The 2018 Polaris SKS 146 is a crossover sled with heavy deep powder leanings. It’s a sled that handles great and its smaller track frees up quite a bit of power.
Editor’s note: The pictures taken of the 2018 Polairs SKS 146, and location for this shootout, was the Bridger-Teton National Forest under a Commercial Still Photography Special Use Permit; Vertical Scope, Inc., GRY478004, Use Code: 551.
Engine Type:Horizontal In-line
Valve Configuration:Reed Valve
Displacement:795 / 48.5
Turbocharged:NoView Full Spec
Love 146-ing? That’s a new catch phrase for cross riding. For the 2018 Polaris SKS 146, we’ve also heard, “146 S-K-S-ing.” No matter, 146-ing or S-K-S-ing, it’s all the same to us. Let’s qualify S-K-S-ing or 1-4-6-ing further by stating, “S-K-S-ing or 146-ing, is funner than fun.” (Like “funner” is a word. We resort to it.)
A little history. Way back when, in the 1990s, “SKS,” an initialism for Snow King Special, was Polaris’ badge for its long track snowmobiles; an SKS was only one length, 136. The first SKS was the Indy 500. Followed by the 580 XLT (Xtra Lite Triple) SKS. As the 20th century gave way to the 21st century, SKS was swapped out for RMK, which remains today as “Rocky Mountain King.”
The SKS label remained, but was relegated as a label for Polaris’ deep-powder crossover line. As the Pro-Ride chassis came to be, the SKS designation disappeared. Then, from the ashes came SKS as the AXYS chassis rose to fame. In 2016, we at Snowmobile.com rode an SKS Pro, a 155 sweetheart with Series 6 track and a chaincase. It had idler wheels on the rear suspension rather than ice-scratchers. Simply, the 800 AXYS SKS Pro was a Pro-RMK 155 with chaincase and bogie wheels. This Pro, though an SKS, was 95% deep-powder and 5% crossover.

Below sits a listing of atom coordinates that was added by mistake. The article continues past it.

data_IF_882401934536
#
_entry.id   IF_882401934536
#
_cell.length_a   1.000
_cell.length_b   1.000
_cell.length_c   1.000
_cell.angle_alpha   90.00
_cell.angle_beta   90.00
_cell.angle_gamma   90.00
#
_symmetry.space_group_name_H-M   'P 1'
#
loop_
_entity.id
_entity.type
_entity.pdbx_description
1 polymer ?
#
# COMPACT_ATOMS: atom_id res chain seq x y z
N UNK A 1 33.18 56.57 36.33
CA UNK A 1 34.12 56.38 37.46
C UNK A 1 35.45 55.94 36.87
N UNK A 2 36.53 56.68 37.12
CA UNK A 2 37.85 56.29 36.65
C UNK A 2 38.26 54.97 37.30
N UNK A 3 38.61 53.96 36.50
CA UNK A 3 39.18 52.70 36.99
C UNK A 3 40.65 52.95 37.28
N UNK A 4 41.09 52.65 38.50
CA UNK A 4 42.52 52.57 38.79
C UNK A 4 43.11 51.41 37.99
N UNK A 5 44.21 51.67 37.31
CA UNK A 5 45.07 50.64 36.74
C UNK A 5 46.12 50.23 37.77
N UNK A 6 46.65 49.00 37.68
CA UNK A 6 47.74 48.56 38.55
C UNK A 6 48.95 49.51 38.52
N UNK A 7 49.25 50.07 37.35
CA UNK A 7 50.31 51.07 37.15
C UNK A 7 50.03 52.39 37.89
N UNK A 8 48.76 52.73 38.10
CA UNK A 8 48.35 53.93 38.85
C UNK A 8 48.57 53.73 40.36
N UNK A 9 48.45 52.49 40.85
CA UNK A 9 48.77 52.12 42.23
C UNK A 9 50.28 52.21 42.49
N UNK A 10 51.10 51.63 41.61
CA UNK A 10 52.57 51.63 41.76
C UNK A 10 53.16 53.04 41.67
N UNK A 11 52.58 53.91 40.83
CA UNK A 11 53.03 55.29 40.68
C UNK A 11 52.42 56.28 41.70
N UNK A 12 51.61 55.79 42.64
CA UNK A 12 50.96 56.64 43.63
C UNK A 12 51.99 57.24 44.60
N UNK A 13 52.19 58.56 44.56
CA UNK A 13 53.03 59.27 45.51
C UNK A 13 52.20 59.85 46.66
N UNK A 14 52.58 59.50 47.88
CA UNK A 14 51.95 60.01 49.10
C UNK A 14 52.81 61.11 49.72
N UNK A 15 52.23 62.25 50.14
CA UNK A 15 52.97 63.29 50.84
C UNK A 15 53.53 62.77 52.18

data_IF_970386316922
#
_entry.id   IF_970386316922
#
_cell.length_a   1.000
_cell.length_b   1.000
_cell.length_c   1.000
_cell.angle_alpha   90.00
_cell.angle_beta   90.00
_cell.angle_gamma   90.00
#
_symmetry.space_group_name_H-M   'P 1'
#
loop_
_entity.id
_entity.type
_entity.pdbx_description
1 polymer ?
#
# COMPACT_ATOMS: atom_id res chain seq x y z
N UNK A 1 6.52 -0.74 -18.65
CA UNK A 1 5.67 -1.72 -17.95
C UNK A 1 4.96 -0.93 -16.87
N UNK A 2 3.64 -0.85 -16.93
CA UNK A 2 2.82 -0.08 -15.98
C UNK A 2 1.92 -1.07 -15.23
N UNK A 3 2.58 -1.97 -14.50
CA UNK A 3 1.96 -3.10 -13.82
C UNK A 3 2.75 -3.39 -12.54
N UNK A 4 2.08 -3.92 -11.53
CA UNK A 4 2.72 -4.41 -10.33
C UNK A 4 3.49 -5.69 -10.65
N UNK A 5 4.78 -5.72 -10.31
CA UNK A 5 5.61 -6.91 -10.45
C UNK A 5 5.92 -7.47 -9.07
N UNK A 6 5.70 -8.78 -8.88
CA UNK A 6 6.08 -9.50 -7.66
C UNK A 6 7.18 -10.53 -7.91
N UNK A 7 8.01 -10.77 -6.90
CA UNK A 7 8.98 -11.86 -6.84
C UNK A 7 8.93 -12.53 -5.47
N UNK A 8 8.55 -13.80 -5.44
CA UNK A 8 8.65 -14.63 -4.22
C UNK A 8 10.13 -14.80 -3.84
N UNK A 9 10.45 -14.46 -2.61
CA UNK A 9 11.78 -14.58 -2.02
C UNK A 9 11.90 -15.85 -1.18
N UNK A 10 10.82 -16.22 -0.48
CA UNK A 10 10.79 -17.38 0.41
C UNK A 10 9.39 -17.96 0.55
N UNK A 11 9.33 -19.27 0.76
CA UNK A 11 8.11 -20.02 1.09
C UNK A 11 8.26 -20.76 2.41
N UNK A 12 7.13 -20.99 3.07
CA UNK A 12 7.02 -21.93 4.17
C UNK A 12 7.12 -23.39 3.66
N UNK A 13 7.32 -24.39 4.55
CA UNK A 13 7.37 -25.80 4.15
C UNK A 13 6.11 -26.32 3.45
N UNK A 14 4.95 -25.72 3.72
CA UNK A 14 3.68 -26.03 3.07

The AXYS SKS Pro 155 remains, but in 2018, Polaris with its 146 SKS went after Ski-Doo’s Gen4 146 Summit SP and Cat’s 141 XF 8000 Highcountry.
Now, Polaris has another AXYS crossover snowmobile similar to the SKS 146, which is the Switchback Assault 144. Buyers can order this crossover with either a 1.35” Cobra, 1.6” Cobra, or RMK Series 4 2.0” (Spring-buy only). The Switchback Assault, like the 2018 Polaris SKS 146, tracks on an uncoupled IGX rear suspension. The SKS, though, is two inches longer (146 versus 144) and has tipped-up rear rails. The only track option for the 146 SKS is the 2.25-inch Peak, which is the Series 5 2.6-inch paddle track from the Pro-RMK molded to have 2.25-inch tall paddles.
The 2018 Polaris SKS 146 uses the RMK’s ski, the Gripper, whereas the Switchback Assault uses a trail ski, the Pro Steer. The steering post on the SKS is like the Switchback Assault’s, a laydown. The Assault does not have a center-pull mountain strap on its Pro Taper bars, whereas the SKS does.
So, the SKS takes the crossover rider father off-trail, into deeper snow and onto steeper mountains; not Pro-RMK steep-and-deep, but steep-and-deep enough to make a grin stretch past the ear lobes. Speaking of grins, the smiles are miles-wide when boonie bonking and trail tapping.